Richard Wilson, born 1953, is one of Britain’s most renowned sculptors. He is internationally celebrated for his interventions in architectural space which draw heavily for their inspiration from the worlds of engineering and construction.
Wilson has exhibited widely nationally and internationally for over thirty years and has made major museum exhibitions and public works in countries as diverse as Japan, USA, Brazil, Mexico, Russia, Australia and numerous countries throughout Europe. Wilson has also represented Britain in the Sydney, Sao Paulo, Venice Biennials and Yokohama Triennal, was nominated for the Turner Prize on two occasions and was awarded the prestigious DAAD residency in Berlin 1992/3. He was one of a select number of artists invited to create a major public work for The Millennium Dome and the only British artist invited to participate in Echigo-Tsumari Art Triennial 2000, Japan.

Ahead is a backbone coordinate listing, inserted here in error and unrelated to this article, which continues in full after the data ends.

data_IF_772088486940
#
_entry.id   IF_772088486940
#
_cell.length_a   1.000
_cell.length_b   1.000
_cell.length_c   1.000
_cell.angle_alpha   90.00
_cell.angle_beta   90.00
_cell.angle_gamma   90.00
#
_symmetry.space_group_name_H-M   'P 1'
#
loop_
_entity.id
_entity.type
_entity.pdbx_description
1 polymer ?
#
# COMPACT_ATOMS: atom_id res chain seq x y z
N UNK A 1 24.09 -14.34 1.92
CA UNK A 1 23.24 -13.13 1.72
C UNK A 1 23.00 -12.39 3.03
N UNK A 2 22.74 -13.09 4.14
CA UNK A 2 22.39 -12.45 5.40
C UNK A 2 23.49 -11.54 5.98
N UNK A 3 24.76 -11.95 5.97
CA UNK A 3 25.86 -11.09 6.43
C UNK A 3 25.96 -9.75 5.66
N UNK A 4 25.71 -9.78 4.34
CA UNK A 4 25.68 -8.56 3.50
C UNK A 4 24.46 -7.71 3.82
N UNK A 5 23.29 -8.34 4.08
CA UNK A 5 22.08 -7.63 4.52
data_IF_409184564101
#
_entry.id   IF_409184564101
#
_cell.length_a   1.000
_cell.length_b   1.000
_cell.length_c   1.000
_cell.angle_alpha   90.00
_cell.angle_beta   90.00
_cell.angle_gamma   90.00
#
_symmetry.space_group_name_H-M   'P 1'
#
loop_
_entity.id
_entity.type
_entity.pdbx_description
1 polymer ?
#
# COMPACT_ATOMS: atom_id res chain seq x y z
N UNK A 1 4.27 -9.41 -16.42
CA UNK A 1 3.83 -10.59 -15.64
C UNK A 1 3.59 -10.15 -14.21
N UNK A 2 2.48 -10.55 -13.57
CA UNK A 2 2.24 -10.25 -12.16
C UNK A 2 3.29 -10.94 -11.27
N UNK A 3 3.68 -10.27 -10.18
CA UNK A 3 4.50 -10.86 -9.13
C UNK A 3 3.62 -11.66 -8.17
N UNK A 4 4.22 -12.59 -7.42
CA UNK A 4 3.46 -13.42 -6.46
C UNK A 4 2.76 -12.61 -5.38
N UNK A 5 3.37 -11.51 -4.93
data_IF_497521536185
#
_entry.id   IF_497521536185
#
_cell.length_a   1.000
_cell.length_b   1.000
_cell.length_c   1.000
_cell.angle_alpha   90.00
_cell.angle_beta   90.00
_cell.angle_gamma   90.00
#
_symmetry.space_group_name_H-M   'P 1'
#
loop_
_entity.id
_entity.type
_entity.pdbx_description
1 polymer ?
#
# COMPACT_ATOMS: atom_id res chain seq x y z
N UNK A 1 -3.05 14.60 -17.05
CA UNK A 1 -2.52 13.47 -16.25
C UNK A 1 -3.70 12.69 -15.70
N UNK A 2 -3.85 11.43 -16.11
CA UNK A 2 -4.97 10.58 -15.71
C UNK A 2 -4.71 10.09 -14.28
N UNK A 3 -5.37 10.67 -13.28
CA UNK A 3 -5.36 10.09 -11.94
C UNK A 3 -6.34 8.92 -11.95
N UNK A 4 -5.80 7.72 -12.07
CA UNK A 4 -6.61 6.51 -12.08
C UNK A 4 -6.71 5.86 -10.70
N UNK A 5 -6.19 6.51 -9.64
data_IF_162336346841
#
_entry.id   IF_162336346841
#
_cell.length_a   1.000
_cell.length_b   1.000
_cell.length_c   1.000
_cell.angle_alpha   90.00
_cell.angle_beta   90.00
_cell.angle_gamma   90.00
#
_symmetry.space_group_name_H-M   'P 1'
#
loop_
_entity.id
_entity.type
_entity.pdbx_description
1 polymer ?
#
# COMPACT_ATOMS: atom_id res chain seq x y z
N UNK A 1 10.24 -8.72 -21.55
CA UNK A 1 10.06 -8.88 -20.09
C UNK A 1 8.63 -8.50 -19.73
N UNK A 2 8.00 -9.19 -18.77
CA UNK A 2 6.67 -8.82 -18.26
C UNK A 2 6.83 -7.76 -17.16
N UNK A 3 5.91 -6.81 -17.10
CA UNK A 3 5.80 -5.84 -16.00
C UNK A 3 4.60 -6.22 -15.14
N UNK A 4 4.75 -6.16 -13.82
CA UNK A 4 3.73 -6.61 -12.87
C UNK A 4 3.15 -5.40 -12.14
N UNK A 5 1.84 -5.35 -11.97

Wilson’s projects have generated universal critical acclaim. Wilson’s seminal installation 20:50, a sea of reflective sump oil, which is permanently installed in the Saatchi Collection, was described as ‘one of the masterpieces of the modern age’ by the art critic Andrew Graham Dixon in the BBC television series The History of British Art.
Wilson was in 2004 appointed Visiting Research Professor at the University of East London and Tate Publishing as part of their Tate Modern Artists Book Series, launched in October 2005, Richard Wilson by Simon Morrissey. In 2006 he was elected as a member of the Royal Academy and in 2008 was awarded an Honorary Doctorate at the University of Middlesex.
Wilson’s recent work is his commissioned contribution to Liverpool’s European Capital of Culture. Titled “Turning the Place Over the work comprises a vast ovoid section of a façade that rotates three dimensionally on a spindle.